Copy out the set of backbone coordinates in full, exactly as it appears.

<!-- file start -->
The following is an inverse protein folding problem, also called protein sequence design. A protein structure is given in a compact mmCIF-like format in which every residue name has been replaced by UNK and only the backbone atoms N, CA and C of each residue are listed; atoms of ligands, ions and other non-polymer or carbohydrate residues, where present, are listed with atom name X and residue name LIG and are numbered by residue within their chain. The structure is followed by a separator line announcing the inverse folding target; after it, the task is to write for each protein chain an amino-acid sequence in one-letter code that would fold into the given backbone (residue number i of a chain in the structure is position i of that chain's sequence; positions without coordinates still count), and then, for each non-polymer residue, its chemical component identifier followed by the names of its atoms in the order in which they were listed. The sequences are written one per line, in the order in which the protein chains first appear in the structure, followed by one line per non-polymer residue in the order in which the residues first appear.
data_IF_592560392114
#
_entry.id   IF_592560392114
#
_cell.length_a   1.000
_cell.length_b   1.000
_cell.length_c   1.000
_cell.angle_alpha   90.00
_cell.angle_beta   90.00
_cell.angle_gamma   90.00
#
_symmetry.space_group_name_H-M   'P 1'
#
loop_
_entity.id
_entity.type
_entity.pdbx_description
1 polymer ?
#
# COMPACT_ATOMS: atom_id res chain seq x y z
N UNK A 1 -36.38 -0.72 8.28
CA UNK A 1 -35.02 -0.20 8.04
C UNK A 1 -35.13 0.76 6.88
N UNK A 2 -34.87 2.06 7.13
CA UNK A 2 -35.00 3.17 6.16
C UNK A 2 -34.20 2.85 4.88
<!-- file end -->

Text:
The following is an inverse protein folding problem, also called protein sequence design. A protein structure is given in a compact mmCIF-like format in which every residue name has been replaced by UNK and only the backbone atoms N, CA and C of each residue are listed; atoms of ligands, ions and other non-polymer or carbohydrate residues, where present, are listed with atom name X and residue name LIG and are numbered by residue within their chain. The structure is followed by a separator line announcing the inverse folding target; after it, the task is to write for each protein chain an amino-acid sequence in one-letter code that would fold into the given backbone (residue number i of a chain in the structure is position i of that chain's sequence; positions without coordinates still count), and then, for each non-polymer residue, its chemical component identifier followed by the names of its atoms in the order in which they were listed. The sequences are written one per line, in the order in which the protein chains first appear in the structure, followed by one line per non-polymer residue in the order in which the residues first appear.
data_IF_592560392114
#
_entry.id   IF_592560392114
#
_cell.length_a   1.000
_cell.length_b   1.000
_cell.length_c   1.000
_cell.angle_alpha   90.00
_cell.angle_beta   90.00
_cell.angle_gamma   90.00
#
_symmetry.space_group_name_H-M   'P 1'
#
loop_
_entity.id
_entity.type
_entity.pdbx_description
1 polymer ?
#
# COMPACT_ATOMS: atom_id res chain seq x y z
N UNK A 1 -36.38 -0.72 8.28
CA UNK A 1 -35.02 -0.20 8.04
C UNK A 1 -35.13 0.76 6.88
N UNK A 2 -34.87 2.06 7.13
CA UNK A 2 -35.00 3.17 6.16
C UNK A 2 -34.20 2.85 4.88